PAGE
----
In addition to his clowning nomination, the former competitor also has been nominated for the PRCA Comedy Act of the Year two of the past three seasons. But there’s much more to Sosebee than meets the eye. Over his lifetime, he’s competed in nearly every rodeo event possible and was at the top of his game in bareback riding.

It’s part of the life growing up in a family that was heavily involved in rodeo. His father was a pickup man, so Sosebee has been part of the sport as long as he can remember.

“I got into clowning by accident by filling in for guys,” said Sosebee, who also owns a barbecue restaurant in his hometown of Charleston, Ark., just 25 miles east of Fort Smith, Ark. “I didn’t know where I was going to go with my rodeo career when I quit riding barebacks, and it turned into a good living. I get to see the world.

“I live in a community with one four-way stop, and I get to go to Dodge City, Kansas, and a lot of other great places where as soon as you pull into town, you are considered a rock star for a week.”

A born competitor, the clown has made the adjustments he needed to get the true fix after a lifetime of being part of the contest.

“I’ve always been a competitor in anything I did, from football to basketball to when I was in freestyle bullfighting,” he said. “I miss putting my hand in the riggin’ and nodding my head to be 80 points to win the rodeo, but I’m a realist. I’m 43 years old. While most of the guys I rodeoed with have slowed down and have found jobs, I get to be in the arena and get to make a living in rodeo doing something I love.”

Sosebee also plays to his strengths. Bigger than many in the game, he showcases a true athleticism that is rarely seen among men of his stature. It’s comedy at the purest level.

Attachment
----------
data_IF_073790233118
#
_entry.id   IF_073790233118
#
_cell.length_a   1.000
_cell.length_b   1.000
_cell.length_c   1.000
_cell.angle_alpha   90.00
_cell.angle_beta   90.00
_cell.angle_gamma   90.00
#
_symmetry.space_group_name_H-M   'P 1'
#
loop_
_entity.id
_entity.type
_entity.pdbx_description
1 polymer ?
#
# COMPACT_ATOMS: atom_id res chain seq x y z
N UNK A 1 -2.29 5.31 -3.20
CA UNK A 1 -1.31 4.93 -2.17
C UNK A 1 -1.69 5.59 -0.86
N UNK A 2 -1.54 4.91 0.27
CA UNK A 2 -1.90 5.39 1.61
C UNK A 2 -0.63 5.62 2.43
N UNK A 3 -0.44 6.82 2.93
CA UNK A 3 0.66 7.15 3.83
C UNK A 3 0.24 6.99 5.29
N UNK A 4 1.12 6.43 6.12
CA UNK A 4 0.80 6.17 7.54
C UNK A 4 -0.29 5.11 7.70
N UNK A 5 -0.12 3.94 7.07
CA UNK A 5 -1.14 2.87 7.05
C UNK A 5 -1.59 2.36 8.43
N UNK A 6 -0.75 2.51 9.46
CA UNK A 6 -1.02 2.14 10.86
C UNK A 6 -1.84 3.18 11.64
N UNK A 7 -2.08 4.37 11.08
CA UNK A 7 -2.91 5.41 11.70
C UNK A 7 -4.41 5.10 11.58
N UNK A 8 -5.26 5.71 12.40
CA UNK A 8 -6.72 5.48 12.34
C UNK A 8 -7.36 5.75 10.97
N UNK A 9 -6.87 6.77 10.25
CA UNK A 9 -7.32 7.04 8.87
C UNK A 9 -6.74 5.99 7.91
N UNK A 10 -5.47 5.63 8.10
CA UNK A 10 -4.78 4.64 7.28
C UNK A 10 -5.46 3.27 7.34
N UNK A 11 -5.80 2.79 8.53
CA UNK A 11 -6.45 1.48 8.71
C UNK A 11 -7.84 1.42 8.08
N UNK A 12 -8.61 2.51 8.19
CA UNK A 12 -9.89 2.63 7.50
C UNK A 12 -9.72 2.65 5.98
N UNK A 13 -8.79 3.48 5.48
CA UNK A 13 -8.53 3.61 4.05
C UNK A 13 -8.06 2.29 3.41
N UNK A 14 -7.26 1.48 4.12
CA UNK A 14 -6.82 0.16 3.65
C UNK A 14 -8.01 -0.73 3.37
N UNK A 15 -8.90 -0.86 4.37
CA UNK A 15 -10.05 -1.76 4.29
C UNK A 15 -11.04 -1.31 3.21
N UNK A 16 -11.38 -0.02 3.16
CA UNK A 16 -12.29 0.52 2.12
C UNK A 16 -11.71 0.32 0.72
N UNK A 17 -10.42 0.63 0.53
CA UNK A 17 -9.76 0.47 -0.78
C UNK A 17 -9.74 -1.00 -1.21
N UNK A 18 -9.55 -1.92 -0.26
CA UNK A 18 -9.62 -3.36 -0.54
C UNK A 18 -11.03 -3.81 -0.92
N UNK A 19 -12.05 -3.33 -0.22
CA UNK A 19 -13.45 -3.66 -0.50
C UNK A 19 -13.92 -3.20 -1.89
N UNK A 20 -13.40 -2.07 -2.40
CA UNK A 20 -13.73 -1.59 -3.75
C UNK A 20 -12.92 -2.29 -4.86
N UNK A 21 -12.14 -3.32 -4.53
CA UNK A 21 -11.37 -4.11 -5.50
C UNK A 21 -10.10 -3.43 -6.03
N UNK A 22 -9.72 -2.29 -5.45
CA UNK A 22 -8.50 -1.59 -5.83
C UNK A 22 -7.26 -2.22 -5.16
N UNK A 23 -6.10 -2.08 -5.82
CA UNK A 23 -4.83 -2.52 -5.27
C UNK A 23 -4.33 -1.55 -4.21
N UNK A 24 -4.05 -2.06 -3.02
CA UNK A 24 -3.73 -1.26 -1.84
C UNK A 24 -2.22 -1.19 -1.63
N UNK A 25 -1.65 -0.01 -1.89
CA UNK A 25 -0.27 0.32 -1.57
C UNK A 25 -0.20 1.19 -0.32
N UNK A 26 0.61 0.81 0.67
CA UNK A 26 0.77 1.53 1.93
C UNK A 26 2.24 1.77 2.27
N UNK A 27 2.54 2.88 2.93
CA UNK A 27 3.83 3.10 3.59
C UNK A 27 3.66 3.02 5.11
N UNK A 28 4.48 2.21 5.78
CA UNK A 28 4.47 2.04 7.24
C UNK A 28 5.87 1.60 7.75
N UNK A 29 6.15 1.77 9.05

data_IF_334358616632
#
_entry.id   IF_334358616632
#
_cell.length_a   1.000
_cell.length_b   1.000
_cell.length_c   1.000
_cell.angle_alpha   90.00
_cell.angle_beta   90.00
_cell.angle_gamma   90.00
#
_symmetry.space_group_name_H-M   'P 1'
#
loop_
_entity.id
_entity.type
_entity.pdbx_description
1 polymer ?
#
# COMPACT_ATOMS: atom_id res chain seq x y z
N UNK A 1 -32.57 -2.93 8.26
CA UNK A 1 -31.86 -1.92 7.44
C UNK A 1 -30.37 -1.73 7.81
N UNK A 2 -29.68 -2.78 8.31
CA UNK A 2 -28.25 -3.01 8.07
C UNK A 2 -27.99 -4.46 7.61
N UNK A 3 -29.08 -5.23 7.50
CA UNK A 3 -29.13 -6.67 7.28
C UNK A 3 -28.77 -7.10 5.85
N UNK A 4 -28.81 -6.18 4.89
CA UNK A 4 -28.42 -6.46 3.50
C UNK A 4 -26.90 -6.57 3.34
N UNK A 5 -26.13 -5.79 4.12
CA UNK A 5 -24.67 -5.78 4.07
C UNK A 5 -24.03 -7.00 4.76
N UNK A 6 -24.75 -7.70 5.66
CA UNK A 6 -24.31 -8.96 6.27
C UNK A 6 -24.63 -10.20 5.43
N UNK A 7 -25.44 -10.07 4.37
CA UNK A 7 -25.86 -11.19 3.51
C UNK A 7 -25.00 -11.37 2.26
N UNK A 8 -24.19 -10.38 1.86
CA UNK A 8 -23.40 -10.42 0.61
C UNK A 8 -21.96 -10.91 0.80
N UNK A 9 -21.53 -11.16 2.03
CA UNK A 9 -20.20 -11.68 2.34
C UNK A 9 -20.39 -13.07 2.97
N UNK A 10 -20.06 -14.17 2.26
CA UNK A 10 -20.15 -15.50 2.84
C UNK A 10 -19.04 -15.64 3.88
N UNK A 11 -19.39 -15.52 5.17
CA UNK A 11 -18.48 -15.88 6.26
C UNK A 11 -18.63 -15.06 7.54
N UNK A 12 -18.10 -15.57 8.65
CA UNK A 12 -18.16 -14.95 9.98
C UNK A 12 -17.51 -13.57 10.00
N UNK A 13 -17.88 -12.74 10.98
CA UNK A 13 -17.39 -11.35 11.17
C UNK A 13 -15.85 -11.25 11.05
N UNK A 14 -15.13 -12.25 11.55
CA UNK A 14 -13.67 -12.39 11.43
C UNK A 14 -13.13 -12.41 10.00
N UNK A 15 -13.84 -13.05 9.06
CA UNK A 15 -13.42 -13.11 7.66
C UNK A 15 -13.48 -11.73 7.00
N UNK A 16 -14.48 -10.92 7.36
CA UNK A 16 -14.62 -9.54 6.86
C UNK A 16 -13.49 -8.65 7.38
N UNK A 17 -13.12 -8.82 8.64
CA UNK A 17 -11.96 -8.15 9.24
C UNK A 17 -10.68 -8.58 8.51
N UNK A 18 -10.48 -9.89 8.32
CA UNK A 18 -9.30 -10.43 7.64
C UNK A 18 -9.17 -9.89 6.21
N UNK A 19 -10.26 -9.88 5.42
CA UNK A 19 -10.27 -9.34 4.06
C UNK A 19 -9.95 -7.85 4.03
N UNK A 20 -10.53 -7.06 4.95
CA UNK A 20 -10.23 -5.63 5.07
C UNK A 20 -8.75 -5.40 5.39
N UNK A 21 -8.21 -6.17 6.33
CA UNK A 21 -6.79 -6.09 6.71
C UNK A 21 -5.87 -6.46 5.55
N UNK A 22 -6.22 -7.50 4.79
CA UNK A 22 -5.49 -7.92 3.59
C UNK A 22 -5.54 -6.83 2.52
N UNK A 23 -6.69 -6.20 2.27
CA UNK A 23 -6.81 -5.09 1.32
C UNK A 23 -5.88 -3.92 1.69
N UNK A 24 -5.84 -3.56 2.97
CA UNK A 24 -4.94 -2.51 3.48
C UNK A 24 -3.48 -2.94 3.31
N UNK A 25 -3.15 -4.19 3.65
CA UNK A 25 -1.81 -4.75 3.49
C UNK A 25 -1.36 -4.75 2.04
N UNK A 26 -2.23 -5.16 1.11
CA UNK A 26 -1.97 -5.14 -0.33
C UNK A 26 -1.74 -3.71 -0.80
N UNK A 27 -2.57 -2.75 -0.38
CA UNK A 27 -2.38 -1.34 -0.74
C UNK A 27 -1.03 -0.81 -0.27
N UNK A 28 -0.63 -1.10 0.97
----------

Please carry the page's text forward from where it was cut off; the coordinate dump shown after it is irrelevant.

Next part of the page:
“Having the ability to laugh at myself is probably my biggest strength,” he said. “I don’t take anything too serious. When I’m watching a comedian, the funniest thing I see is when they’re honestly open and having a good time. I want the fans to see that I’m a real person and I’m having fun, and they can have fun with me.”

That’s why Sosebee has excelled as one of the premier rodeo clowns in the game. That’s why the volunteer committee is bringing him to town. It’s another key reason Dodge City Roundup Rodeo is always at the top of the game.

postheadericon New Mexicans ready for Cowboy Christmas

Ram pickups pulling elaborate horse trailers and toting world-class ropers and steer wrestlers have left Pecos, Texas, and Reno, Nev., and are making their ways to locales all across North America.

They’re meeting other rigs and customized vans toting bull riders, saddle bronc riders and bareback riders.

Taos Muncy

Taos Muncy